Before the festival, I thought that I couldn’t be a blogger and a dancer at the same time. As I wrote in my previous entry, dancers had to keep moving from one dance venue to another all day. The staff told us beforehand that we could leave just a few personal belongings in the leading truck, but we might not be able to pick them up whenever we want. And they asked us to keep them to the minimum. I didn’t feel comfortable about bringing THAT big, heavy, old-fashioned digital camera, and I also didn’t think we could have access to our personal belongings so often because when we were not dancing, the leading truck was not always with us. So on the day before the festival, I left my camera to a friend of mine and asked him to take pics of the dance parade when he could. Yes, the photos of the dancers in my Yosakoi festival entries this year were taken by my friend, not me.

Anyway, he couldn’t find our team, and I had no camera with me, so there was no way I could take pics of my team mates. Good thing is that every year many Yosakoi lovers post numerous photos of the festival on the net, and thank goodness someone already did so. (So quick! Thanks a mil !)
Check this site.

Our dance venues include places like parking lots, shopping arcades and main streets with traffic control. The venues in the pics on the page linked above are a parking lot of a shopping mall (EAON Kochi) and another shopping street in the city. Do click on the numbers on top and see other pages, too, especially PART-2 Gallery-2. Two shots of our team are included in the Gallery-2 (2nd from the top on the right, 3rd from the top on the left). Yes, the ones in which the dancers have small green aprons on. Too bad I’m not included in either of them, but soon our team members will post more of the better pics of our team and I’ll link to them as soon as I find them.
Stay tuned ;)
posted by obachan, 8/13/2005 11:00:00 PM | link | 5 comments |

Sunday, August 07, 2005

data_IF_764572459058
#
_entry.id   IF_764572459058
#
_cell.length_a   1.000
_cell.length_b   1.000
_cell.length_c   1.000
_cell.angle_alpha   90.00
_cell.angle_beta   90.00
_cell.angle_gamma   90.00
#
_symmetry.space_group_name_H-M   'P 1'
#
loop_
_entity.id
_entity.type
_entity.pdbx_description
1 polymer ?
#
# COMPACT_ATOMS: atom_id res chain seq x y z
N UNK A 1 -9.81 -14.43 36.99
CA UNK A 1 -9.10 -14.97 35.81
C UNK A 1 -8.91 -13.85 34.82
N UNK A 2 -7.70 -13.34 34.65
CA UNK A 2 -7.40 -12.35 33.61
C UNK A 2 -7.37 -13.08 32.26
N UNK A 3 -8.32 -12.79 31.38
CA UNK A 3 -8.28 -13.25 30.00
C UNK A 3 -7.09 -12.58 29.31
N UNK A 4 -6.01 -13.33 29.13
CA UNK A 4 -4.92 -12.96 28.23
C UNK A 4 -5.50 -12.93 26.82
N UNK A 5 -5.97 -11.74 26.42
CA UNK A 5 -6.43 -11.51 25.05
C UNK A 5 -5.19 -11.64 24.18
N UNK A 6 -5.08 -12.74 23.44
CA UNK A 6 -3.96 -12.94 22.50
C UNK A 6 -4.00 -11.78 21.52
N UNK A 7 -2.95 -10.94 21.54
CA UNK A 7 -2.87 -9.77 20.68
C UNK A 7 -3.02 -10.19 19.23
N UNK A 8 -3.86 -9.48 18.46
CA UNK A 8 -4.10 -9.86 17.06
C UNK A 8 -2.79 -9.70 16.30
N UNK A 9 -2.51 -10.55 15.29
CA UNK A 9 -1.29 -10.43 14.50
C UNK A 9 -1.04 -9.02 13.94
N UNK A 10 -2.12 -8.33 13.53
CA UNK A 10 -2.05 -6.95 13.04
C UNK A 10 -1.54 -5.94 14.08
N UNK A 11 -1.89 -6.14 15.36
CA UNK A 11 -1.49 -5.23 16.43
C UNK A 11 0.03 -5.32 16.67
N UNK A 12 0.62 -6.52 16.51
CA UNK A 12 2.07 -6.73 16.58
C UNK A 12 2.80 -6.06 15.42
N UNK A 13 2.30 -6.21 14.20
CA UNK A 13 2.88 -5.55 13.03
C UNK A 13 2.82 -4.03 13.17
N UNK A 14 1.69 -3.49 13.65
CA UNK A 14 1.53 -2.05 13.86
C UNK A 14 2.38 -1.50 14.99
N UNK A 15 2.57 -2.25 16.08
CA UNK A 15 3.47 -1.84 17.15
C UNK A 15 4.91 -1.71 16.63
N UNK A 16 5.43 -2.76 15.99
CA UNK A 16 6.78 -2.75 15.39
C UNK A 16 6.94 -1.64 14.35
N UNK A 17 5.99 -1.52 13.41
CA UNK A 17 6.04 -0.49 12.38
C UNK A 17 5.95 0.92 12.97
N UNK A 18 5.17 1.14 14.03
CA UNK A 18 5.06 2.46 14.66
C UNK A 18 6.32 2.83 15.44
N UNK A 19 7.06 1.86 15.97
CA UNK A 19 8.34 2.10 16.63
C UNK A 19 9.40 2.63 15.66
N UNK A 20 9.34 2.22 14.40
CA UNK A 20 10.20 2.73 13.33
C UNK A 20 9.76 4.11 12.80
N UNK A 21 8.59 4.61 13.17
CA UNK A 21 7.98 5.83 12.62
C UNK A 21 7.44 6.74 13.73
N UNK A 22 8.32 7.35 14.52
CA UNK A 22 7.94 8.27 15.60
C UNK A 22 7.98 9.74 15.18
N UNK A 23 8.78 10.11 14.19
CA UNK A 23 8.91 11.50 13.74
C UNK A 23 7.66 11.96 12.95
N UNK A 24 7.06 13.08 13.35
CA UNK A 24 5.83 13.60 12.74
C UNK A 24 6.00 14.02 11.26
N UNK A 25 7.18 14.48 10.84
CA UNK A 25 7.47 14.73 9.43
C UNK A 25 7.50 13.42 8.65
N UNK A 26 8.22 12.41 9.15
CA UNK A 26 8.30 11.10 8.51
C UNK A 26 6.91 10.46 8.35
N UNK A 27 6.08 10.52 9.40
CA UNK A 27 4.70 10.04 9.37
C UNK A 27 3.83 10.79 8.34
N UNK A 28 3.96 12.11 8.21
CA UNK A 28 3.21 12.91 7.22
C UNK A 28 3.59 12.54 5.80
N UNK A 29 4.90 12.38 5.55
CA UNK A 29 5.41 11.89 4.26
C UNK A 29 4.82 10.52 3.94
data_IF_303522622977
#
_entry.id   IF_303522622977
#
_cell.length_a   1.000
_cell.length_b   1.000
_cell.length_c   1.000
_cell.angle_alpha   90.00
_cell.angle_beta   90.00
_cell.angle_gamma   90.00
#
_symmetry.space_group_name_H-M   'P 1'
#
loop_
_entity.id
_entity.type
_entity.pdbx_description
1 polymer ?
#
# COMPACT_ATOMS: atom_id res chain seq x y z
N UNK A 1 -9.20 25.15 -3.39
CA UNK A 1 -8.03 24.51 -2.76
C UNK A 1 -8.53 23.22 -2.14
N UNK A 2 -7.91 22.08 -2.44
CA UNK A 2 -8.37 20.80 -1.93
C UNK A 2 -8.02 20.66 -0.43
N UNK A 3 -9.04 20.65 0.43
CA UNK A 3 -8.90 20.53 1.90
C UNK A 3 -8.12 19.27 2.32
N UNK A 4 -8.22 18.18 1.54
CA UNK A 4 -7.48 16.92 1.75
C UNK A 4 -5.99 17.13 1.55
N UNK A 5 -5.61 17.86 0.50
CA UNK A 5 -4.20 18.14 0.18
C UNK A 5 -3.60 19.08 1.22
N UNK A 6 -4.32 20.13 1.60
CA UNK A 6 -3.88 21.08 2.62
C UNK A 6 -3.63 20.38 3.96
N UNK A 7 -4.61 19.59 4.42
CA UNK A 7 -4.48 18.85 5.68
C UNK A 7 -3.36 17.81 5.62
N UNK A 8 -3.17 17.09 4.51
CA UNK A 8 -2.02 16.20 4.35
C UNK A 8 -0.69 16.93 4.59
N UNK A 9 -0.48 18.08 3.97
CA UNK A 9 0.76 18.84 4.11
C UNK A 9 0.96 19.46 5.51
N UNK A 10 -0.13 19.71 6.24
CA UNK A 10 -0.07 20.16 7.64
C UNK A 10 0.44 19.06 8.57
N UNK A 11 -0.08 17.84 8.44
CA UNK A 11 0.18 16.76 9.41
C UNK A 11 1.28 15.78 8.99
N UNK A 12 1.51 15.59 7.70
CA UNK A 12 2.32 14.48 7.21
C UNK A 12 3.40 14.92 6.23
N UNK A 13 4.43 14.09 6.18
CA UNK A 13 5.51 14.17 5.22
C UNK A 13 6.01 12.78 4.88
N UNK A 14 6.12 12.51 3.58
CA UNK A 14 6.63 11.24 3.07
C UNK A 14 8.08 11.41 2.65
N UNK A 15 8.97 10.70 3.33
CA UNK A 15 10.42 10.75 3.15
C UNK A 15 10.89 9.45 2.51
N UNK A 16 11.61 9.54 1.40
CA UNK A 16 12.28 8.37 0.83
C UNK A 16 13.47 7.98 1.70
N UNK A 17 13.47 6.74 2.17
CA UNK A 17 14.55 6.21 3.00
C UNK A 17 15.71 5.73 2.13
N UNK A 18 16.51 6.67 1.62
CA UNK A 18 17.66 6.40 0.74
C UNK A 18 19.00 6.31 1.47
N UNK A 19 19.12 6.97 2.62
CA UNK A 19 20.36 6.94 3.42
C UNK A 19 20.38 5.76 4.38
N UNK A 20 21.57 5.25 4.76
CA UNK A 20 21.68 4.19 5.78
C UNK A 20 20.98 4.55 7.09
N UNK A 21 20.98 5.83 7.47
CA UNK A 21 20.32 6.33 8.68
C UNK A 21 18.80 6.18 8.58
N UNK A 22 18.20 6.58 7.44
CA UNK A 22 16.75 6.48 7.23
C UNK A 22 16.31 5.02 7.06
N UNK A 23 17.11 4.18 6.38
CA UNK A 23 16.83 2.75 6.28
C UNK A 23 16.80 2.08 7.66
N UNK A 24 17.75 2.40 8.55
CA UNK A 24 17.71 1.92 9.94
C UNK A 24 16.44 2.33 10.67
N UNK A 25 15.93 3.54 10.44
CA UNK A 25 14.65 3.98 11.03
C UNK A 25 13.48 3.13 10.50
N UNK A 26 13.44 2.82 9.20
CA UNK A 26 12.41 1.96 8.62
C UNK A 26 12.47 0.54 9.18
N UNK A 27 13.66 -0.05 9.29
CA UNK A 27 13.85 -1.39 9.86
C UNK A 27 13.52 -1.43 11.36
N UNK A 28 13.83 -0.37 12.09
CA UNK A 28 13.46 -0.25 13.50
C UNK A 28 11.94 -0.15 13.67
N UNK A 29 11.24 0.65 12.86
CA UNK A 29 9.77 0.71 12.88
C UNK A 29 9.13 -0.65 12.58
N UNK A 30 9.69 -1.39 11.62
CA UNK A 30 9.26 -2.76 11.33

The preparation for the festival has been going on here and there in the city. My workplace – the izakaya pub – is on the Otesuji street which is going to be the main dance venue at the festival. There the biggest dance parade will take place on the 10th and 11th this month. On my way to work, I see the changes there every day and feel more and more excited about the festival.

They have been setting up the bleacher seats for the audience, and lights by the trees for the night-time parade. Near the izakaya I work at, colorful lanterns (with sponsors’ names on) are hung along the street.

Dancers are practicing at many places in the city, almost every day since beginning of August. On my way to work, I can see at least 3 teams practicing in a parking lot, a small park and elementary school gym. They are getting better day by day.

I made a small drawstring bag the other day. At the festival, we (dancers) have to keep moving from one venue to another all day, so need to bring along some valuables such as money to buy sports drinks, room key, cell phone, etc. I’ve always wanted a small, Japanese-style drawstring bag to keep my valuables in, and finally I made one myself. It is handsewn, because I don’t have a sewing machine.

So if you would have a chance to come and see our Yosakoi festival this summer, and happen to see a middle-aged woman with this bag, that would be me ;)
posted by obachan, 8/07/2005 12:12:00 PM | link | 2 comments |

Saturday, August 06, 2005


Never Again.
posted by obachan, 8/06/2005 08:15:00 AM | link | 4 comments |

Monday, August 01, 2005


It’s finally August! One more week (almost) to the festival.

This morning I prepared a list of things I should do this week to get ready for the festival.

* Get up before 8:30am every morning.
* Have at least 5 hours sleep every day. Use antihistamine if necessary. Do not use alcohol to sleep.
* Jog for at least 15 minutes and practice the dance for at least 15 minutes every day.
* Do icing after practice.
* Drink amino acid sports drink after jogging/dancing.
* Do not skip any meal.

OK, you can laugh at me, but I’m dead serious. I’m going to dance in the daytime under the direct sunlight when the temperature is above 35 degrees celcius. On the asphalted street it’d be close to 40 C. Maybe we would dance at 5 to 7 venues a day, for apx.15 – 30 minutes each. But that’s not all… we’d mostly have to stay in the sunlight when waiting to dance. And we do it for 2 days in a row.

Seriously, it’s not a piece of cake. Before I worry about the quality of my dance, I have to survive. So, I need to take good care of myself this week. At my age, guts alone is not enough when going for a challenge.
posted by obachan, 8/01/2005 11:06:00 PM | link | 2 comments |